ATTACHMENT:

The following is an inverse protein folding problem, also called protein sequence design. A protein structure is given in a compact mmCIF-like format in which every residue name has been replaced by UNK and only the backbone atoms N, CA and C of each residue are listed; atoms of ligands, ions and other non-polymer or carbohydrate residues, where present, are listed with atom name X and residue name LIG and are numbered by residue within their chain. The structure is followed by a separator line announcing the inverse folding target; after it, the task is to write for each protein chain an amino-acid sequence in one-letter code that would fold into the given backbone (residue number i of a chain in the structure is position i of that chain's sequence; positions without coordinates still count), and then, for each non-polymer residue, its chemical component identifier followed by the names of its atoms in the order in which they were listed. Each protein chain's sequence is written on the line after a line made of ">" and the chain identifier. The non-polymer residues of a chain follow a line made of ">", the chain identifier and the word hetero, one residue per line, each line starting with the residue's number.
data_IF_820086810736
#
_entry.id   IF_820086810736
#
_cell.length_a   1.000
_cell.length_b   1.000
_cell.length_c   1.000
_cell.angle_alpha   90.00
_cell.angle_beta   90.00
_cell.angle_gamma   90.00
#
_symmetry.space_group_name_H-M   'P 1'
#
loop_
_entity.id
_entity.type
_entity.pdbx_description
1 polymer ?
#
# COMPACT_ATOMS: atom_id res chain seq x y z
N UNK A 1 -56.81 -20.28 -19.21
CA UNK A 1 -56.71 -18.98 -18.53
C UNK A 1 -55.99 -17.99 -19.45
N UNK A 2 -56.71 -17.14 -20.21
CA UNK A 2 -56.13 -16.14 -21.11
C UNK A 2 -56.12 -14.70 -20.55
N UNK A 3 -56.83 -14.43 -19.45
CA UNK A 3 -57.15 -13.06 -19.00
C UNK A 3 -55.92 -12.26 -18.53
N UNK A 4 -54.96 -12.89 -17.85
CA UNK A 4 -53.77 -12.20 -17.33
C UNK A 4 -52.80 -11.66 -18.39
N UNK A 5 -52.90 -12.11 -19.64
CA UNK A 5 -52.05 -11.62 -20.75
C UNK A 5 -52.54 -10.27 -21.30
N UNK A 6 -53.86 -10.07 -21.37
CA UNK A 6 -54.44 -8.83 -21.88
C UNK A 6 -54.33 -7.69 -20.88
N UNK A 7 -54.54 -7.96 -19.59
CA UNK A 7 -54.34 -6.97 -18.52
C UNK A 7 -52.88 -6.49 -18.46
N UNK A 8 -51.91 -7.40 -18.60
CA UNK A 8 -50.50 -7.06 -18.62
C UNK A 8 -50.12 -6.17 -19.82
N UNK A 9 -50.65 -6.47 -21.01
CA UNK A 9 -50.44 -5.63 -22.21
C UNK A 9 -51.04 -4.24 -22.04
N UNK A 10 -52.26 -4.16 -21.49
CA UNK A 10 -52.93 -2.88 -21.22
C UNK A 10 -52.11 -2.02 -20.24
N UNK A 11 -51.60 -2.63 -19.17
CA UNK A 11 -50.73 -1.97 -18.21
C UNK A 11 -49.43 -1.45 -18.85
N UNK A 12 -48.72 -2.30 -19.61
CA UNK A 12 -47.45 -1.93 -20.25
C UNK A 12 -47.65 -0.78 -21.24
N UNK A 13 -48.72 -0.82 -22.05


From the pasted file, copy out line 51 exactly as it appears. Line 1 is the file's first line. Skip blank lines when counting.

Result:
C UNK A 10 -52.11 -2.02 -20.24